Always All Around You – Norman Salant (reviewed by Dave Franklin)

For a man who has spent most of his career as a saxophonist, composer and producer in more avant-garde and psychedelic circles, Always All Around You seems to follow some classic and conformist lines. Not that that is in anyway a bad thing, of course it isn’t, the very definition of the term classic is an “outstanding example of a particular style; something of lasting worth or with a timeless quality” and that also tends to imply accessibility, familiarity and working in comfort zones. This second album sees Norman Salant adopting the mantle of acoustic guitar slinging, singer-songwriter, one who neatly treads a path that the likes of Paul Simon, James Taylor and Neil Young have left their sonic footprints on.

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Mando Tambo Mellow Banjo – Bill Mullarky (reviewed by Dave Franklin)

a2989814424_16Eclectic is the word that easily applies itself to Bill Mullarky sumptuous and comprehensive debut album but unlike many who seem content to play to their record collection and try to revive a music scene or re-create a bygone sound, here he weaves those older musical strands into interesting new patterns. Stare at these brave and subtle new designs and you will eventually pick out the various strands and musical colours that he used to weave it. The vibrant reds of new wave, the subtle pastel hues of dreamy psychedelia, the palatable greens of pop and the prominent elemental blue of strange folk experimentations.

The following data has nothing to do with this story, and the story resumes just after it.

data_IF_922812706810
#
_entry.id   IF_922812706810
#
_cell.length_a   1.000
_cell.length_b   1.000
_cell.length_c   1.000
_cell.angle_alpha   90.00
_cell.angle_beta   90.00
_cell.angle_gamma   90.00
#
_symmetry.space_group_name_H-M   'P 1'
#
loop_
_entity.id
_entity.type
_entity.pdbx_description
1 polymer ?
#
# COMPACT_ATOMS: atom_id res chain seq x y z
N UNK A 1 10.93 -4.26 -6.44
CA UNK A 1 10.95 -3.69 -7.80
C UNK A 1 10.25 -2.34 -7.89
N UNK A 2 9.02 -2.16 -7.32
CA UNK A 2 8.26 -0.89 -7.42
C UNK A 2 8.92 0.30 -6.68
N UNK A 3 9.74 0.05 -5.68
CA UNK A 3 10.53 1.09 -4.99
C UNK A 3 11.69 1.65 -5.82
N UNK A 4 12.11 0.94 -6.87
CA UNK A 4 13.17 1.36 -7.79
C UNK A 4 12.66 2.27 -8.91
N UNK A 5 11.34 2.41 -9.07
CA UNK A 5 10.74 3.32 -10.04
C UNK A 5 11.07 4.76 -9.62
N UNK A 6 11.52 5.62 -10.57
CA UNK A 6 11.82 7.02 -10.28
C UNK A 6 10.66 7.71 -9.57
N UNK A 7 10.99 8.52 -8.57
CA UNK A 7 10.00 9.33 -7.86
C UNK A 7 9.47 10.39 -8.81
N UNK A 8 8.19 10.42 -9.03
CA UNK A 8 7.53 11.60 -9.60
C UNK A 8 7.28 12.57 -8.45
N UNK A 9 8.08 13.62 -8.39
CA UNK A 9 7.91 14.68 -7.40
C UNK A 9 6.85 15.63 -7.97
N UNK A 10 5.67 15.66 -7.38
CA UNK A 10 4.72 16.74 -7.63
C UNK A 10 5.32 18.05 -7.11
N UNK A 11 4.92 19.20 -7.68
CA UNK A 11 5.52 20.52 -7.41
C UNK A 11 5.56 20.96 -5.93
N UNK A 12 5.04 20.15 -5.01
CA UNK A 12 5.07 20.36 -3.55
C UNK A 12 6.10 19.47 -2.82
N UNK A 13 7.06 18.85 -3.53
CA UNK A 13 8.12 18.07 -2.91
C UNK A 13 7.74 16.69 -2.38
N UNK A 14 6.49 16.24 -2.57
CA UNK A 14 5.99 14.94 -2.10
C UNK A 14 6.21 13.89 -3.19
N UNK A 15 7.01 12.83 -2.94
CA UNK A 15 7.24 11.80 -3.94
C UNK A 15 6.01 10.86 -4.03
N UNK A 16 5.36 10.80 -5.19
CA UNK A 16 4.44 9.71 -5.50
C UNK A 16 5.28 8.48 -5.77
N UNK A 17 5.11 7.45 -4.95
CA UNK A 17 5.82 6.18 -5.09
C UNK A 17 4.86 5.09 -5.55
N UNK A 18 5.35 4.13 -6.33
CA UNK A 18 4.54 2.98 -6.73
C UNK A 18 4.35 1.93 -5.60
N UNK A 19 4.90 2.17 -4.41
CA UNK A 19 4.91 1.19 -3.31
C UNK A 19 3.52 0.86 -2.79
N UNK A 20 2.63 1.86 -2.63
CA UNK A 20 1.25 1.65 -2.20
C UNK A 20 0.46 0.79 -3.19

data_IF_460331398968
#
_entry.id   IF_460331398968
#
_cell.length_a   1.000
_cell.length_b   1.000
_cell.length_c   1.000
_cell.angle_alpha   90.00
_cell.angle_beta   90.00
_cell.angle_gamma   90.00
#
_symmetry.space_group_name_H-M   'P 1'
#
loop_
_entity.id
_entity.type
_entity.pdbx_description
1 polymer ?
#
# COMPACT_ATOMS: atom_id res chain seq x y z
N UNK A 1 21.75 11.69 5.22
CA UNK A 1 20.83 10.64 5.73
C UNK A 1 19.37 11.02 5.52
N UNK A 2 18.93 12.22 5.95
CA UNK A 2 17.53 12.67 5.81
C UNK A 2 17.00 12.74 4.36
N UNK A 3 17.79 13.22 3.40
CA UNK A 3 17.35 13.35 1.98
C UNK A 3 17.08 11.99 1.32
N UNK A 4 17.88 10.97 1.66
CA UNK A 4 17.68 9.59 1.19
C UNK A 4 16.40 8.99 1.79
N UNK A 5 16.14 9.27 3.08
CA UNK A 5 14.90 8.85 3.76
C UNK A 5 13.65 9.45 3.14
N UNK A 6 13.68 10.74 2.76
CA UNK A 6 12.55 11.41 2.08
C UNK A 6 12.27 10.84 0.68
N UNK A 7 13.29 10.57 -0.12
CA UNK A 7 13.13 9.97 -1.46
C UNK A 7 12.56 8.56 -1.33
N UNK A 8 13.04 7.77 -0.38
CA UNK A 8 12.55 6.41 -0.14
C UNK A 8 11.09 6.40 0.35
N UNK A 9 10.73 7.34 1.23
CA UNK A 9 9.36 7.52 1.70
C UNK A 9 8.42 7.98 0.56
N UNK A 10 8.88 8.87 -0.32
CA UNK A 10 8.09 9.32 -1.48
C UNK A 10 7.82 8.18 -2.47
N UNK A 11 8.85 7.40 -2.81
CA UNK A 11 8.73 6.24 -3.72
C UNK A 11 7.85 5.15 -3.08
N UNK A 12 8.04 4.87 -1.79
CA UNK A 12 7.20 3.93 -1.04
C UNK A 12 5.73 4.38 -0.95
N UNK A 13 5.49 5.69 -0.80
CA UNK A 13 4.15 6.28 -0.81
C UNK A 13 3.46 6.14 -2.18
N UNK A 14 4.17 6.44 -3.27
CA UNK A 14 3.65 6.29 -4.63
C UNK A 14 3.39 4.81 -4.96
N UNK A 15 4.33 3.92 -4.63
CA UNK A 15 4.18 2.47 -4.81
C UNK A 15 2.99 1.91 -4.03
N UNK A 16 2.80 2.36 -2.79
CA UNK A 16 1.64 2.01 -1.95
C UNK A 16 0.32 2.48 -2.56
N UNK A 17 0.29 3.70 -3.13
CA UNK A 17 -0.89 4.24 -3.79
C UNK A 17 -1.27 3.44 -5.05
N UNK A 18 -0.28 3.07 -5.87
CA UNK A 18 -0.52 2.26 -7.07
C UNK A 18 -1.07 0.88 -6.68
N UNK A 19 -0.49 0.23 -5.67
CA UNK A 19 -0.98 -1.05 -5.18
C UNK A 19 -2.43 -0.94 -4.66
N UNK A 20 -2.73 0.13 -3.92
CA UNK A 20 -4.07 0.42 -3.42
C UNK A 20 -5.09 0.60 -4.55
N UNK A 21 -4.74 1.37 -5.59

On first listen you may be forgiven for assuming that this is an album to be filed in the freak, acid-folk purist drawer, and yes there is a lot of 70’s Haight-Ashbury, re-appropriated folk sounds and west coast psychedelic vibes running through the songs, but by the second or third time around you will realise that for the most part this is fantastically subversive world pop with songs such as So I’ll Go reminiscent of Paul Simon’s Graceland’s period. At it’s sweetest it wanders into James Taylors commercial folk territory, at its weirdest it gives the likes of Talking Heads a run for their money, it throws around old blues licks and re-invents alt-country making it strangely both more country and more alt at the same time.

 

It does feel like Bill has put all his eclectic eggs in one basket here, thankfully charm and quirk act as a cohesive force and the wandering nature of the musical thought processes is smoothed over accordingly. It does make you wonder what he will follow this album up with, it could (and surely will) go literally anywhere, and I for one can’t wait.

 

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